Four new films to see this weekend

Dramas Pieces of a Woman and Two Ways Home, docs Robin’s Wish and Mother

Vanessa Kirby in Pieces of a Woman

Vanessa Kirby in Pieces of a Woman

 

PIECES OF A WOMAN ★★★★☆
Directed by Kornél Mundruczó. Starring Vanessa Kirby, Shia LaBeouf, Ellen Burstyn, Benny Safdie, Sarah Snook, Molly Parker, Jimmie Fails, Iliza Schlesinger. Netflix/limited release, 125 min 
Kirby is strong as a woman coping with infant bereavement in the first English-language film from a singular Hungarian director. There is plenty to admire here despite the dramatic lopsidedness and some rather obvious symbolism with withered houseplants. The screenplay by director Mundruczó and his partner Kata Wéber is earthy. Benjamin Loeb’s cinematography makes for a forbidding and wintry Boston. And the sense of grief weighs as heavily on the viewer as it does on the bereaved parents. TB

ROBIN’S WISH ★★★☆☆
Directed by Tylor Norwood. Featuring Robin Williams, Shawn Levy, Susan Williams. VOD, 75 min 

Poster art for Robin’s Wish
Poster art for Robin’s Wish

Nuts-and-bolts documentary that seeks to set the record straight on Robin Williams’s death. Susan Williams, his wife for over a decade, remains frustrated that they didn’t know what was happening to the entertainer. It seems that he had Lewy body dementia, a degenerative condition related to Alzheimer’s. Robin’s Wish is entirely without flash. Comprising talking heads, featuring little archive footage from the movies, it makes its case and gets out of the way before exhausting its welcome. Fans will be happy to give it that much time. DC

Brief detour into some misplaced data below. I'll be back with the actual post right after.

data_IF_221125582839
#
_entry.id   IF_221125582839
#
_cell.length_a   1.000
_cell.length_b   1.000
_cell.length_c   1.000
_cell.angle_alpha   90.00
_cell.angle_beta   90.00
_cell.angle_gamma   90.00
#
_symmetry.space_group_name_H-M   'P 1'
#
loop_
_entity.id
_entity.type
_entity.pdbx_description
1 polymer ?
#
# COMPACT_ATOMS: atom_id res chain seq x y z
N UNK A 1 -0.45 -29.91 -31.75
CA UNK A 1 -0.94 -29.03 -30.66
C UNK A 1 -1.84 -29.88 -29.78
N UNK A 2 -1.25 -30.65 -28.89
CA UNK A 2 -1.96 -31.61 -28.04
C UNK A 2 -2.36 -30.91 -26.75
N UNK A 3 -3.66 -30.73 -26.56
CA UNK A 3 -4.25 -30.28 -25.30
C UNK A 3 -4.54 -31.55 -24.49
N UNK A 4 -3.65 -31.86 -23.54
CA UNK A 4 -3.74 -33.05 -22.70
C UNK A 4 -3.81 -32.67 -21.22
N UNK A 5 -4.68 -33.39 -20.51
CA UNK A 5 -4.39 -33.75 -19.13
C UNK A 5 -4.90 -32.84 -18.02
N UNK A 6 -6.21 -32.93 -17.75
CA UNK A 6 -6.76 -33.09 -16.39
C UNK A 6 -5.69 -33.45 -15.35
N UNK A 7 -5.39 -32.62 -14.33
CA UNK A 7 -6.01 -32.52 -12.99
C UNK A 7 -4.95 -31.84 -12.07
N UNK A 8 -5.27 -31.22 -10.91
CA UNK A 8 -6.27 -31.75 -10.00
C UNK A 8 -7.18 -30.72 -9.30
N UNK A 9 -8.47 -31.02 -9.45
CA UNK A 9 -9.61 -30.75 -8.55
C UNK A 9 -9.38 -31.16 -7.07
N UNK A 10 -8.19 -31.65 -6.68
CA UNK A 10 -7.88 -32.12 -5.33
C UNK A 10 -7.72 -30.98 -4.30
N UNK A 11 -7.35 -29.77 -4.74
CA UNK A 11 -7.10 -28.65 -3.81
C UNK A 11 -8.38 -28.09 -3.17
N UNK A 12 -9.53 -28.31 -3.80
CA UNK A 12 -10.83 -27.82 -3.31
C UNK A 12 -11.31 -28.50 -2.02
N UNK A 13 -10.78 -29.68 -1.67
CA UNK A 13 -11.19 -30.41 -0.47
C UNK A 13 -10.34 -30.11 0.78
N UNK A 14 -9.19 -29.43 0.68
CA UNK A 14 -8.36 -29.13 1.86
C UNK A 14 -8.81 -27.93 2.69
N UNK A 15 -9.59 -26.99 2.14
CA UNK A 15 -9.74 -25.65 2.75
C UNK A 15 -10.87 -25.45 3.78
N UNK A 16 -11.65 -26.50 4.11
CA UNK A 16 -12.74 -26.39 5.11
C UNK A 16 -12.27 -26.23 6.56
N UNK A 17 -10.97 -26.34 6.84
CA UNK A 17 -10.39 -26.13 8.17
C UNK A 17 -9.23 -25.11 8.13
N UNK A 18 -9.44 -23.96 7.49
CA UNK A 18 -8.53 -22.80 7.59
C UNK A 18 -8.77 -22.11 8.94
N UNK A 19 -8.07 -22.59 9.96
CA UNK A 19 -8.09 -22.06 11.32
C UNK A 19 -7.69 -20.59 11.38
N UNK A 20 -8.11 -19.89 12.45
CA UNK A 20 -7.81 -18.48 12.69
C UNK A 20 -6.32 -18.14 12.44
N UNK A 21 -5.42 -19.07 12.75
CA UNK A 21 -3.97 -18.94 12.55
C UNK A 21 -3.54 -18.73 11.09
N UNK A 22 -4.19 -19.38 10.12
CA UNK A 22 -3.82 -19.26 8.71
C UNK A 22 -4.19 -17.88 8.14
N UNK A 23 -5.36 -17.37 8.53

TWO WAYS HOME ★★★☆☆
Directed by Ron Vignone. Starring Tanna Frederick, Tom Bower, Joel West, Shanda Lee Munson, Pat Frey. VOD, 92 min 

Tanna Frederick and Tom Bower in Two Ways Home
Tanna Frederick and Tom Bower in Two Ways Home

A woman with bipolar condition returns to her rural family after being released from prison. Though less ambitious, less expensive and considerably less flashy, Two Ways Home compares favourably with the recent ill-starred Hillbilly Elegy. The film offers an uncomplicated, unpatronizing portrait of a community that rarely gets celebrated in mainstream film. Frederick is terrific as someone who knows she has done wrong, but isn’t prepared to wear sackcloth and ashes. Sound on mental illness. Warm about family values. DC

MOTHER ★★★☆☆
Directed by Kristof Bilsen. Featuring Elizabeth, Pomm, Maya. iTunes/Amazon/Google, 82 min

Elizabeth and Pomm in Mother
Elizabeth and Pomm in Mother

Pomm is a carer in Thailand for white, wealthy westerners with Alzheimer’s. She looks after her patient Elizabeth generously and around the clock, singing as she cleans her, hugging her, and sleep-sharing. The same queasy global inequality explored in Lukas Moodysson’s Mammoth is evident from the opening frames of this affecting documentary. Contemplative and slow-burning, Mother is a tale of two mothers, who, for very different reasons are separated from their families. A touching tribute to the selflessness and humanity of caregivers. TB

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